Throwing Money at the Problem of No Money
The concept of Universal Basic Income (UBI) has been popping up left and right all around the world lately. Discussions and tests are and will be carried out by countries like Finland, Canada, and Uganda to find out if granting periodic and unconditional cash transfers to every individual in a community could solve that area's economic problems. These studies, however, remain inconclusive, with some reporting that UBI has a positive effect on a population while others report a negative one.
The latest in a long line of groups trying to uncover a definitive answer to this question is the Economic Security Project (ESP), an eclectic group of people with signatories that include activists, investors, and visionaries. This group has pledged to spend $10 million in the next two years in order to find out if UBI can work in the United States.
This wide-ranging project would involve the ESP funding a diverse group of organizations, each with a distinctive question they would like answered regarding the benefits, or lack thereof, of UBI. The Roosevelt Institute, for example, will contribute macroeconomic modeling, behavioral studies, and public opinion research on UBI. Another group, the Chesapeake Climate Action Network, aims to find out the feasibility of carbon pricing and dividends to fund UBI.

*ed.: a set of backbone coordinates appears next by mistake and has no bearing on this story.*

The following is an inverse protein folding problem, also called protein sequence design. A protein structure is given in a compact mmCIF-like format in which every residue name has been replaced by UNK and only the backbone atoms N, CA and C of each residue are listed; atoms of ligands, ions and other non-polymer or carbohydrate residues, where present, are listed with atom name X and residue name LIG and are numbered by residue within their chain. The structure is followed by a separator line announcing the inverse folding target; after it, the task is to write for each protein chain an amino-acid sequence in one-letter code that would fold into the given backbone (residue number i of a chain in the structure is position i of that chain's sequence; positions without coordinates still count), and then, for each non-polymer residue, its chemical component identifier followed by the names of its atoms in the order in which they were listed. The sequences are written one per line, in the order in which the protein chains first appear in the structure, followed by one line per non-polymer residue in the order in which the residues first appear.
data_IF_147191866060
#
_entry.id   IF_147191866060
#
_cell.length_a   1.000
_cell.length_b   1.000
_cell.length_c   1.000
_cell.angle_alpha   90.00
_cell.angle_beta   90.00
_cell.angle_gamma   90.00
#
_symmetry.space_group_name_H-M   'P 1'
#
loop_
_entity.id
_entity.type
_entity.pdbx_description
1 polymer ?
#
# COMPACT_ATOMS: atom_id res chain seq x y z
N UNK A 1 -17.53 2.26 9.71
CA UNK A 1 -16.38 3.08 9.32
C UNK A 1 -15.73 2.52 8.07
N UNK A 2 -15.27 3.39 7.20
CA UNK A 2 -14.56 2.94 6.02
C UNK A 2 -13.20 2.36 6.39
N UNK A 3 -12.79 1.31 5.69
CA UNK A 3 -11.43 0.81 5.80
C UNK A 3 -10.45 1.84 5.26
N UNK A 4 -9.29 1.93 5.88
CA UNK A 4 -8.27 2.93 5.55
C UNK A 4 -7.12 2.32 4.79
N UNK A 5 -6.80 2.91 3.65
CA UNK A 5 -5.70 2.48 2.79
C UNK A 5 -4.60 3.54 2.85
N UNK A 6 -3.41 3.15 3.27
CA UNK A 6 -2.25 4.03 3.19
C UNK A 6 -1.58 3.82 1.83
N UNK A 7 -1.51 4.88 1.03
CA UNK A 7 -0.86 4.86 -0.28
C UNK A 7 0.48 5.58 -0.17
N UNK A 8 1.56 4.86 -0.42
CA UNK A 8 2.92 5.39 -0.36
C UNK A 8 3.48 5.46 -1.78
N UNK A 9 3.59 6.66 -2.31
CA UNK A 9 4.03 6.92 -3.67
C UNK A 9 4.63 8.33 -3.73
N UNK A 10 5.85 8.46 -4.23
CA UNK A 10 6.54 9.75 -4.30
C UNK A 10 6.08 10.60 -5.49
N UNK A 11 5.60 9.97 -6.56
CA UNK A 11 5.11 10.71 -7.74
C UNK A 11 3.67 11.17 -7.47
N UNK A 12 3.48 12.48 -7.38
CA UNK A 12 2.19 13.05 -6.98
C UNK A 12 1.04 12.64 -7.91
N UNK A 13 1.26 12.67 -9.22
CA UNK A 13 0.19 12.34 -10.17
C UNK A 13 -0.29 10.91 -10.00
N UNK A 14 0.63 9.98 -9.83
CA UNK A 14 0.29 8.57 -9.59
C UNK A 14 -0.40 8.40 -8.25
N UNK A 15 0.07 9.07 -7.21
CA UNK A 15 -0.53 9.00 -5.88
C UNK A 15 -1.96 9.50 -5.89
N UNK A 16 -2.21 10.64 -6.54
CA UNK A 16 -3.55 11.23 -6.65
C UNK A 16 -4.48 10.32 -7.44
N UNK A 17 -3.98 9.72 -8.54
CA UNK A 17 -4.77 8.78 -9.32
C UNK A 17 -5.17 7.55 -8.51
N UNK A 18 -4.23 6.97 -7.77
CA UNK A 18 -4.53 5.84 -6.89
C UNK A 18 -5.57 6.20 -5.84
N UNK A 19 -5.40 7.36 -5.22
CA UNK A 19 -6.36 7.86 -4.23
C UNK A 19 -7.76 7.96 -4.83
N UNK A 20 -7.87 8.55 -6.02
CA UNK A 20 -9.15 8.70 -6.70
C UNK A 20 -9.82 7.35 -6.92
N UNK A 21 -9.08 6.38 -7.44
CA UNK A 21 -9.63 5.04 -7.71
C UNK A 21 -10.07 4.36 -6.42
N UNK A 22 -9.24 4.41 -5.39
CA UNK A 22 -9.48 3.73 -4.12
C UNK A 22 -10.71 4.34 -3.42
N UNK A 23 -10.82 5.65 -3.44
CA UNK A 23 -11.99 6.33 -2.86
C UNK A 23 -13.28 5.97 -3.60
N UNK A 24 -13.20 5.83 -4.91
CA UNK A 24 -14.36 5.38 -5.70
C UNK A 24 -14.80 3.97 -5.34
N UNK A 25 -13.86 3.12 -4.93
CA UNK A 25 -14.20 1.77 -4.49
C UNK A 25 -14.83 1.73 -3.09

We Need Answers
Poverty is not currently as big of a problem in the U.S. as it is in places like Kenya and Uganda, but a major concern for the U.S. is the encroachment of automation on American workforce. How will those unfortunate enough to have the same skill-set as the robots that could replace them survive once they no longer have jobs?
It's a concern that worries government officials, financial experts, and scientists, and the UN has even predicted that 75 percent of jobs in developed nations could be lost to automation. As a solution to this potential job loss in the coming years, some have been pushing for UBI, but first the ramifications of such a system must still be studied. If this $10 million investment generates solid evidence one way or the other with regards to UBI, it could give officials a better action plan for humanity as it enters the age of automation.